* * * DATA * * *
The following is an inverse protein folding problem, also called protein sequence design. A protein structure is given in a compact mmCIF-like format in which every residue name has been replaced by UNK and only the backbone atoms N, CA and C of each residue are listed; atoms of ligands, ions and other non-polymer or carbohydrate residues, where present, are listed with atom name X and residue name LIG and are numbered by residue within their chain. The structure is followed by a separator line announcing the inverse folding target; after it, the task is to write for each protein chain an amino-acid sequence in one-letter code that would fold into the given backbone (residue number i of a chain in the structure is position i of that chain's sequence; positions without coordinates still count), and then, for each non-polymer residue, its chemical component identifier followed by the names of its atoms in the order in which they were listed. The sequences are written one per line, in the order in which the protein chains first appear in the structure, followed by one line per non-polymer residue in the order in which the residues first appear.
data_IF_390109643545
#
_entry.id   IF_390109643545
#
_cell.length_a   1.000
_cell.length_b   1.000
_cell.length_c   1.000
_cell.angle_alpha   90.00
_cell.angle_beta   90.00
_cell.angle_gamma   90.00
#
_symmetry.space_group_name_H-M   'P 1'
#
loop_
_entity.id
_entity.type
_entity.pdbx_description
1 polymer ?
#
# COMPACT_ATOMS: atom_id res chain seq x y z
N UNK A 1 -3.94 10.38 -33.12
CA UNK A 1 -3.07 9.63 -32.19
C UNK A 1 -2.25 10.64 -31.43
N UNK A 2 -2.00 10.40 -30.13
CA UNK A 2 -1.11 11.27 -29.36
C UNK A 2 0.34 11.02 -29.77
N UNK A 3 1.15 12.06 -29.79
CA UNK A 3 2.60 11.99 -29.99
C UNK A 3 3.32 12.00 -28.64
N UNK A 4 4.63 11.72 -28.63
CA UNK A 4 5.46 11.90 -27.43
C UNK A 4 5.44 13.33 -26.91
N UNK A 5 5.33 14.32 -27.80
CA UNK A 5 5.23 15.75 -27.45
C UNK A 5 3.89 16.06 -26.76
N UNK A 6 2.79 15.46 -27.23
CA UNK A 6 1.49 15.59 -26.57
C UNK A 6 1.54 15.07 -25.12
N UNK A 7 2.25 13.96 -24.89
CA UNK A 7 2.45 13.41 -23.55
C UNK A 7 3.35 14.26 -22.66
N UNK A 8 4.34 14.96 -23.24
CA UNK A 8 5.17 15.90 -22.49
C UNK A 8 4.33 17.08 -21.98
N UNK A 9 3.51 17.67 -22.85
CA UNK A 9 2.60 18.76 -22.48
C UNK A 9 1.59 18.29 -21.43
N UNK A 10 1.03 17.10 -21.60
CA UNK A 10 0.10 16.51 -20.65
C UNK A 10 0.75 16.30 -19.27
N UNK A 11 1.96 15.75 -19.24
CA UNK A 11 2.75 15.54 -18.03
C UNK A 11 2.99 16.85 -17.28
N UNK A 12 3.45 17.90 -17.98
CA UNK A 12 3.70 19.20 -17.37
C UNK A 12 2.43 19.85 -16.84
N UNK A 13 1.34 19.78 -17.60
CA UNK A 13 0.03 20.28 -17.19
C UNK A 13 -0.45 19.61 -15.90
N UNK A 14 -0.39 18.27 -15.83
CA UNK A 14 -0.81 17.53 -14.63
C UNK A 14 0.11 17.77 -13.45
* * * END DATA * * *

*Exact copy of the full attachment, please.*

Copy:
The following is an inverse protein folding problem, also called protein sequence design. A protein structure is given in a compact mmCIF-like format in which every residue name has been replaced by UNK and only the backbone atoms N, CA and C of each residue are listed; atoms of ligands, ions and other non-polymer or carbohydrate residues, where present, are listed with atom name X and residue name LIG and are numbered by residue within their chain. The structure is followed by a separator line announcing the inverse folding target; after it, the task is to write for each protein chain an amino-acid sequence in one-letter code that would fold into the given backbone (residue number i of a chain in the structure is position i of that chain's sequence; positions without coordinates still count), and then, for each non-polymer residue, its chemical component identifier followed by the names of its atoms in the order in which they were listed. The sequences are written one per line, in the order in which the protein chains first appear in the structure, followed by one line per non-polymer residue in the order in which the residues first appear.
data_IF_390109643545
#
_entry.id   IF_390109643545
#
_cell.length_a   1.000
_cell.length_b   1.000
_cell.length_c   1.000
_cell.angle_alpha   90.00
_cell.angle_beta   90.00
_cell.angle_gamma   90.00
#
_symmetry.space_group_name_H-M   'P 1'
#
loop_
_entity.id
_entity.type
_entity.pdbx_description
1 polymer ?
#
# COMPACT_ATOMS: atom_id res chain seq x y z
N UNK A 1 -3.94 10.38 -33.12
CA UNK A 1 -3.07 9.63 -32.19
C UNK A 1 -2.25 10.64 -31.43
N UNK A 2 -2.00 10.40 -30.13
CA UNK A 2 -1.11 11.27 -29.36
C UNK A 2 0.34 11.02 -29.77
N UNK A 3 1.15 12.06 -29.79
CA UNK A 3 2.60 11.99 -29.99
C UNK A 3 3.32 12.00 -28.64
N UNK A 4 4.63 11.72 -28.63
CA UNK A 4 5.46 11.90 -27.43
C UNK A 4 5.44 13.33 -26.91
N UNK A 5 5.33 14.32 -27.80
CA UNK A 5 5.23 15.75 -27.45
C UNK A 5 3.89 16.06 -26.76
N UNK A 6 2.79 15.46 -27.23
CA UNK A 6 1.49 15.59 -26.57
C UNK A 6 1.54 15.07 -25.12
N UNK A 7 2.25 13.96 -24.89
CA UNK A 7 2.45 13.41 -23.55
C UNK A 7 3.35 14.26 -22.66
N UNK A 8 4.34 14.96 -23.24
CA UNK A 8 5.17 15.90 -22.49
C UNK A 8 4.33 17.08 -21.98
N UNK A 9 3.51 17.67 -22.85
CA UNK A 9 2.60 18.76 -22.48
C UNK A 9 1.59 18.29 -21.43
N UNK A 10 1.03 17.10 -21.60
CA UNK A 10 0.10 16.51 -20.65
C UNK A 10 0.75 16.30 -19.27
N UNK A 11 1.96 15.75 -19.24
CA UNK A 11 2.75 15.54 -18.03
C UNK A 11 2.99 16.85 -17.28
N UNK A 12 3.45 17.90 -17.98
CA UNK A 12 3.70 19.20 -17.37
C UNK A 12 2.43 19.85 -16.84
N UNK A 13 1.34 19.78 -17.60
CA UNK A 13 0.03 20.28 -17.19
C UNK A 13 -0.45 19.61 -15.90
N UNK A 14 -0.39 18.27 -15.83
CA UNK A 14 -0.81 17.53 -14.63
C UNK A 14 0.11 17.77 -13.45